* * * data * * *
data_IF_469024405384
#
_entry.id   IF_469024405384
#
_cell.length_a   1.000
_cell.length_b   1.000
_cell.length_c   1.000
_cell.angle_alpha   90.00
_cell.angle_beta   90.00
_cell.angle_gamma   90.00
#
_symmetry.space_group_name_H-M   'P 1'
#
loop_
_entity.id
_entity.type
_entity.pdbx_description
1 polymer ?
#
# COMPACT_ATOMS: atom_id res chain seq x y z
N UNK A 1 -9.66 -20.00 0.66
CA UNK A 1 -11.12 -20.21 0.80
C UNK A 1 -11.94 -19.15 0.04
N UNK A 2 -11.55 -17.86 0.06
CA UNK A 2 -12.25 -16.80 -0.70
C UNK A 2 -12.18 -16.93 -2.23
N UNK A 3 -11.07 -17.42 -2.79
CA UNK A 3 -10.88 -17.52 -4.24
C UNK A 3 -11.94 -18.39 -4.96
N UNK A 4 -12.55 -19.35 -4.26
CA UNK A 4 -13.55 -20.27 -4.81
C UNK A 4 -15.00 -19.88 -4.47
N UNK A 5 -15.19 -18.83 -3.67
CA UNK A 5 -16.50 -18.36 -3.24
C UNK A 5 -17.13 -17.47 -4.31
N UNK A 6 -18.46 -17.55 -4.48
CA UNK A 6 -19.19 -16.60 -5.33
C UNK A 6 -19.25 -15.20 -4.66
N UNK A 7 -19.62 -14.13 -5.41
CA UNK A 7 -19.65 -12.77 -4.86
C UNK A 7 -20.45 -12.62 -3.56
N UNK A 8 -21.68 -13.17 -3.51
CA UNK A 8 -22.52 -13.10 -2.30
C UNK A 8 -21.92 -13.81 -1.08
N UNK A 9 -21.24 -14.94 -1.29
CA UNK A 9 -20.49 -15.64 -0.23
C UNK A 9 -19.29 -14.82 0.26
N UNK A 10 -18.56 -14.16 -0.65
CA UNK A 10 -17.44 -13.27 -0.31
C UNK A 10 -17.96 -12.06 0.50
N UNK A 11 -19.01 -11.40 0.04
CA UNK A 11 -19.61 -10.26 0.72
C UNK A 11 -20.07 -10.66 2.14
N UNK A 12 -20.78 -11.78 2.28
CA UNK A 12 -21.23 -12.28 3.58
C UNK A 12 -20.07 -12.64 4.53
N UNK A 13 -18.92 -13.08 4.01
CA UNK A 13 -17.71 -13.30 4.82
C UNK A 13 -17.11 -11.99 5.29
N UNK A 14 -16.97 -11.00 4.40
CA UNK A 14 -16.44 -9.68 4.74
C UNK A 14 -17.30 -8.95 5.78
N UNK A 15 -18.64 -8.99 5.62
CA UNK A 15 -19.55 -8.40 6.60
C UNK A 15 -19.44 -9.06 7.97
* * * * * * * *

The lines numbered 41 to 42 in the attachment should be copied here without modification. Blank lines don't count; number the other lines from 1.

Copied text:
C UNK A 7 -20.45 -12.62 -3.56
N UNK A 8 -21.68 -13.17 -3.51